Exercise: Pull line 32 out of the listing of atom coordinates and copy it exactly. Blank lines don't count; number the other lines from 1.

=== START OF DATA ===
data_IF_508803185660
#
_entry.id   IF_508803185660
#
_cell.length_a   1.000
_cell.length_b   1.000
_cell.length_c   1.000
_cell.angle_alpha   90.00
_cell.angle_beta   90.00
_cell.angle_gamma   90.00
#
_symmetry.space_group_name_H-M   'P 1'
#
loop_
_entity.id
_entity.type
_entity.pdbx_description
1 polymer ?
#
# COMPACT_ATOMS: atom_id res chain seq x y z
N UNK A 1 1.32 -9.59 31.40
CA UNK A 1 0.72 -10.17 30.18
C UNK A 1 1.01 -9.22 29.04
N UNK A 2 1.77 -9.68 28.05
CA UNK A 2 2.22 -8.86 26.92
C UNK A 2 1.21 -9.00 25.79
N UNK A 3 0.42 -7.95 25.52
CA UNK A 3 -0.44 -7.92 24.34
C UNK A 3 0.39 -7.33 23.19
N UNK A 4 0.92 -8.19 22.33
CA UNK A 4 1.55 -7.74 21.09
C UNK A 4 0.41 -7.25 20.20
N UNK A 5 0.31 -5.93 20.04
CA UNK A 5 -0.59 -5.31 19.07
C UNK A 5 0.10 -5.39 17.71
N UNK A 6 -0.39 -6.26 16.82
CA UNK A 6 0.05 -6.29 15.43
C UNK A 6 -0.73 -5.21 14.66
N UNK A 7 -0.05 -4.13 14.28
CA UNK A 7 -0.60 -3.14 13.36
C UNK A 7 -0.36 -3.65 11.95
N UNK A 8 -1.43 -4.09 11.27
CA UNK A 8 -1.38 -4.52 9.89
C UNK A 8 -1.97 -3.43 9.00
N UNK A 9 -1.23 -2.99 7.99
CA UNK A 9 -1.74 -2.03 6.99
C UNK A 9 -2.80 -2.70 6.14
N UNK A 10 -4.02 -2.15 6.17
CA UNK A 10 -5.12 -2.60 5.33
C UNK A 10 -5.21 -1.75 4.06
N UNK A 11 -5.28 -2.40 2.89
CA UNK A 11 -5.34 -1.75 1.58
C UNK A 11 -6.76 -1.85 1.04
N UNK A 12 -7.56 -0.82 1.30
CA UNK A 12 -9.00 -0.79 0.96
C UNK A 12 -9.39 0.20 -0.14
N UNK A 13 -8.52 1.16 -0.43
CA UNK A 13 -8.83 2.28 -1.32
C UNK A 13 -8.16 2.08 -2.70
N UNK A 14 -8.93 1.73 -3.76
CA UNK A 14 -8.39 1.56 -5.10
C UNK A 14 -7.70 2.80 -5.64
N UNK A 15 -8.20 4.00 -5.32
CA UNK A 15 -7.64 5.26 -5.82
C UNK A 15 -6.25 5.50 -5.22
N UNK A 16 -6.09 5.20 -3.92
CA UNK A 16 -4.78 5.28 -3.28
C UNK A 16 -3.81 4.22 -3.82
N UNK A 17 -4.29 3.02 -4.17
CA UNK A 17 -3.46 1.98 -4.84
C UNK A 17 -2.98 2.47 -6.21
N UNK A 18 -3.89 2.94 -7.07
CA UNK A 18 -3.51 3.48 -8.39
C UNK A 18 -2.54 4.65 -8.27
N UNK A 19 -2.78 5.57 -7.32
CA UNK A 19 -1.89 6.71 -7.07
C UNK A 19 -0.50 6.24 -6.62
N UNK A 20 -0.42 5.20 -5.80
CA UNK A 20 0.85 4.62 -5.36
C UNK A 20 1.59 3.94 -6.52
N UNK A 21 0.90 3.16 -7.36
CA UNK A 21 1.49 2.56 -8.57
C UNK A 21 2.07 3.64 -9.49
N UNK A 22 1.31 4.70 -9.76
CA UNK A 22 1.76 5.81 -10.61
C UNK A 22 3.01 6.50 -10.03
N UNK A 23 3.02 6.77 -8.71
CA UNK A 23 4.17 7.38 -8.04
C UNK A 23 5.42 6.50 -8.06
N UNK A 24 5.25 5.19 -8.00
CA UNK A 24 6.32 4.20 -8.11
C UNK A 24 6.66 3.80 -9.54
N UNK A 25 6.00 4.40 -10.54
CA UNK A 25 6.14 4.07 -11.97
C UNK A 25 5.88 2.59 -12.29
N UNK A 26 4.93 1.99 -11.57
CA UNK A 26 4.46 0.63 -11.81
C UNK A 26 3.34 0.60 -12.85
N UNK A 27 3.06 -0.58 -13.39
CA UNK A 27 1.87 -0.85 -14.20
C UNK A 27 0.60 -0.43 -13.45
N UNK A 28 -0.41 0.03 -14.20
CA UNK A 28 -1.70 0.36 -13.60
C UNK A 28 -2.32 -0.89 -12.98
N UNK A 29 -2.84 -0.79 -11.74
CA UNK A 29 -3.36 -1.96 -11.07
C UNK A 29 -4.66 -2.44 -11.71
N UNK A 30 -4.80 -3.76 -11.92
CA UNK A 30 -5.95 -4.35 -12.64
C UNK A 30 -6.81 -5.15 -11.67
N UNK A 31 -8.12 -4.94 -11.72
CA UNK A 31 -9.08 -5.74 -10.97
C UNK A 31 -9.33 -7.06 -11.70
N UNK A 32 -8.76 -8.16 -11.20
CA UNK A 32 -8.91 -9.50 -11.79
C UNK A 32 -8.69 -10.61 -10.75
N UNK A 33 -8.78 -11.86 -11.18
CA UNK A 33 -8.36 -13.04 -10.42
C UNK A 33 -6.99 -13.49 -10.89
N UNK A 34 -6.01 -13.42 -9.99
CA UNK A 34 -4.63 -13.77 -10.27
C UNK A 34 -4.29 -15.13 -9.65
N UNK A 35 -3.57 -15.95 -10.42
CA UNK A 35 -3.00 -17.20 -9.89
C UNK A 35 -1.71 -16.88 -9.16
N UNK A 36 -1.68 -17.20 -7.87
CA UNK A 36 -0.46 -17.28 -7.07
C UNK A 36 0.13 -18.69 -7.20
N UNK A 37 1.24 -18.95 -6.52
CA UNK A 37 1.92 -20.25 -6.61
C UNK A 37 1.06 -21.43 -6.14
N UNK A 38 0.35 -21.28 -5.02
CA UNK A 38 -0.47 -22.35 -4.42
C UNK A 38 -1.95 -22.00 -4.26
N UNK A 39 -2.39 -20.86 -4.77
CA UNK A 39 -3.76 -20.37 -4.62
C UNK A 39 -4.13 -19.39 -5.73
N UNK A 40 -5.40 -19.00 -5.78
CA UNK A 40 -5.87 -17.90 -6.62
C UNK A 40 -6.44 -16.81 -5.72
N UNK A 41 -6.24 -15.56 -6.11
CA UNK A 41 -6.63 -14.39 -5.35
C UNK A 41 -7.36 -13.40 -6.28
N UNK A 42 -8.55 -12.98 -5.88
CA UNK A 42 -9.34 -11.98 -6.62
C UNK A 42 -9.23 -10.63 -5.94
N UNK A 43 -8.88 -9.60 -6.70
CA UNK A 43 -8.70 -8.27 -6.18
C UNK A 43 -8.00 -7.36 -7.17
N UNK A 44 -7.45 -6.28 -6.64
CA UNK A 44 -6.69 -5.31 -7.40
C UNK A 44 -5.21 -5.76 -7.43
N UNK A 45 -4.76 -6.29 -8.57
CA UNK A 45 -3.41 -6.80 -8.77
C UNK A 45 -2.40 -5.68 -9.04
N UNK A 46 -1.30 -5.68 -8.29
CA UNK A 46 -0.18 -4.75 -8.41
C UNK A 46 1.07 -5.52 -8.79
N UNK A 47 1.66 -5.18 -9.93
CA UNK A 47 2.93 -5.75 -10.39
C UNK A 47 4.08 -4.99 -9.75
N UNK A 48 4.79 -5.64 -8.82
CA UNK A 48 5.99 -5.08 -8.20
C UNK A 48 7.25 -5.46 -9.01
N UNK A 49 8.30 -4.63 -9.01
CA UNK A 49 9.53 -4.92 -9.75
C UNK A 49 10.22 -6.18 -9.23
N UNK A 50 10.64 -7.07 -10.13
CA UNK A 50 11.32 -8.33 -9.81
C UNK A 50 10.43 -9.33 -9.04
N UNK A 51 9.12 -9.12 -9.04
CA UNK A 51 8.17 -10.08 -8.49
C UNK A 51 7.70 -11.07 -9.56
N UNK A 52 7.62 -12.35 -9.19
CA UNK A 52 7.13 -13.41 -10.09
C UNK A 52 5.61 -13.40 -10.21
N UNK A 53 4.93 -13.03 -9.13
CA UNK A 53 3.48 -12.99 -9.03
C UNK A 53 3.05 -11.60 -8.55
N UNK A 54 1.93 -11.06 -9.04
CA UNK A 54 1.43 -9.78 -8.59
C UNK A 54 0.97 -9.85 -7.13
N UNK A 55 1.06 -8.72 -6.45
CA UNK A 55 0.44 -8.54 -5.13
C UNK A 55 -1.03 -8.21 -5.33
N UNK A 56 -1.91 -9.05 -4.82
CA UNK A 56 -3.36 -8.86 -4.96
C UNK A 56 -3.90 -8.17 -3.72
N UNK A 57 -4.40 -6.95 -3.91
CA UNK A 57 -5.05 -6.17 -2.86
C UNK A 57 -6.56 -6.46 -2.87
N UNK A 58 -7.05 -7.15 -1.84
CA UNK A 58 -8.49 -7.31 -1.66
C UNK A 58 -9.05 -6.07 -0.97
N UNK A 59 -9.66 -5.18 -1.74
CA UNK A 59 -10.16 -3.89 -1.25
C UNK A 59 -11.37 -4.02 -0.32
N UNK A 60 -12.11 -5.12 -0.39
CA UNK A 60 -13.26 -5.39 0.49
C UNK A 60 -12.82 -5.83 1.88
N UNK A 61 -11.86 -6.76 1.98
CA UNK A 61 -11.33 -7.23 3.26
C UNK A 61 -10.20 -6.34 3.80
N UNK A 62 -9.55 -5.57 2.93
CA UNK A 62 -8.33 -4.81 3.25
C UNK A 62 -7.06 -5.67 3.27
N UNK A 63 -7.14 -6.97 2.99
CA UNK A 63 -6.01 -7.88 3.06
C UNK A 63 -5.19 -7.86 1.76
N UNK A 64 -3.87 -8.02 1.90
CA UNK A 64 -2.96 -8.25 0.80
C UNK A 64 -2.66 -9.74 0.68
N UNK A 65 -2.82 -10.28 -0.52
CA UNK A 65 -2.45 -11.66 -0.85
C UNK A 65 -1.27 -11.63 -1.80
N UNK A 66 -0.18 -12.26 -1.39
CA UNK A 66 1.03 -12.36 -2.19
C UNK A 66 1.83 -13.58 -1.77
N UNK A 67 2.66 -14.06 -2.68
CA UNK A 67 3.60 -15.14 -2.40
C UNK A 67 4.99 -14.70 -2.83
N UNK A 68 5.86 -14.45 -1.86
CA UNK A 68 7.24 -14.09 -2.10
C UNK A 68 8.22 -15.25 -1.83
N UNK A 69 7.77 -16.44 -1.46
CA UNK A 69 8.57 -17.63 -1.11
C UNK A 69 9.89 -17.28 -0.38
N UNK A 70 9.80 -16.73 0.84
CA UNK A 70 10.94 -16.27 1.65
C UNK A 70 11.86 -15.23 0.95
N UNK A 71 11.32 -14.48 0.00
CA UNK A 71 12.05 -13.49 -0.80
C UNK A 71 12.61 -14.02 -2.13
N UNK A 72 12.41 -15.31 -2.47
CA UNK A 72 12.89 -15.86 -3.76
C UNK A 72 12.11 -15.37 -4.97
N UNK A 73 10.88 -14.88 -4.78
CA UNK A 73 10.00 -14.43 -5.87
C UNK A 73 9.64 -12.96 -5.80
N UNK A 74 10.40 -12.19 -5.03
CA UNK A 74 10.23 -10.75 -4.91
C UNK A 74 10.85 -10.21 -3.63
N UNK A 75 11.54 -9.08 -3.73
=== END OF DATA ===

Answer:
C UNK A 4 0.41 -7.25 20.20